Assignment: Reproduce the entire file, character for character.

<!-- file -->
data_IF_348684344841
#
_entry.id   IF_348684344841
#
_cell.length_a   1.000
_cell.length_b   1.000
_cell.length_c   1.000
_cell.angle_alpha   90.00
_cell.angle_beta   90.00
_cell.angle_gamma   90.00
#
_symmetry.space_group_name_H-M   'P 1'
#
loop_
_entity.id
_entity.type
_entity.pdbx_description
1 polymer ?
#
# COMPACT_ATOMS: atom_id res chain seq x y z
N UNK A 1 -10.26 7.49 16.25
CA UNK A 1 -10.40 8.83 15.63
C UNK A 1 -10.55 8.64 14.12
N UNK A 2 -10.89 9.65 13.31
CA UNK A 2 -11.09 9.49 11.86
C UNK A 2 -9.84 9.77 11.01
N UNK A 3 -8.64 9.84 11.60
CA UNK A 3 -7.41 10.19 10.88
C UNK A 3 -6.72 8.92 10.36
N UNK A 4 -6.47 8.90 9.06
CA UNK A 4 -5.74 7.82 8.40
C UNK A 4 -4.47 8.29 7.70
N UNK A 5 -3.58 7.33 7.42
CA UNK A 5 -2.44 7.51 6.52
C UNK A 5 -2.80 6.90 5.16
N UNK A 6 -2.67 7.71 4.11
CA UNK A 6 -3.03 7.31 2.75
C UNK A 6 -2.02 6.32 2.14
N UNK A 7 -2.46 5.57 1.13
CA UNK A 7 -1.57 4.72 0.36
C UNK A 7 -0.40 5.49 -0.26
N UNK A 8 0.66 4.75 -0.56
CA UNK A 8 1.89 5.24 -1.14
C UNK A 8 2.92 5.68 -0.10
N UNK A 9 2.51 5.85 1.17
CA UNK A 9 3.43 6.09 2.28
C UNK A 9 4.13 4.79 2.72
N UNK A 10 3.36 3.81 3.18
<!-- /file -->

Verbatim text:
data_IF_348684344841
#
_entry.id   IF_348684344841
#
_cell.length_a   1.000
_cell.length_b   1.000
_cell.length_c   1.000
_cell.angle_alpha   90.00
_cell.angle_beta   90.00
_cell.angle_gamma   90.00
#
_symmetry.space_group_name_H-M   'P 1'
#
loop_
_entity.id
_entity.type
_entity.pdbx_description
1 polymer ?
#
# COMPACT_ATOMS: atom_id res chain seq x y z
N UNK A 1 -10.26 7.49 16.25
CA UNK A 1 -10.40 8.83 15.63
C UNK A 1 -10.55 8.64 14.12
N UNK A 2 -10.89 9.65 13.31
CA UNK A 2 -11.09 9.49 11.86
C UNK A 2 -9.84 9.77 11.01
N UNK A 3 -8.64 9.84 11.60
CA UNK A 3 -7.41 10.19 10.88
C UNK A 3 -6.72 8.92 10.36
N UNK A 4 -6.47 8.90 9.06
CA UNK A 4 -5.74 7.82 8.40
C UNK A 4 -4.47 8.29 7.70
N UNK A 5 -3.58 7.33 7.42
CA UNK A 5 -2.44 7.51 6.52
C UNK A 5 -2.80 6.90 5.16
N UNK A 6 -2.67 7.71 4.11
CA UNK A 6 -3.03 7.31 2.75
C UNK A 6 -2.02 6.32 2.14
N UNK A 7 -2.46 5.57 1.13
CA UNK A 7 -1.57 4.72 0.36
C UNK A 7 -0.40 5.49 -0.26
N UNK A 8 0.66 4.75 -0.56
CA UNK A 8 1.89 5.24 -1.14
C UNK A 8 2.92 5.68 -0.10
N UNK A 9 2.51 5.85 1.17
CA UNK A 9 3.43 6.09 2.28
C UNK A 9 4.13 4.79 2.72
N UNK A 10 3.36 3.81 3.18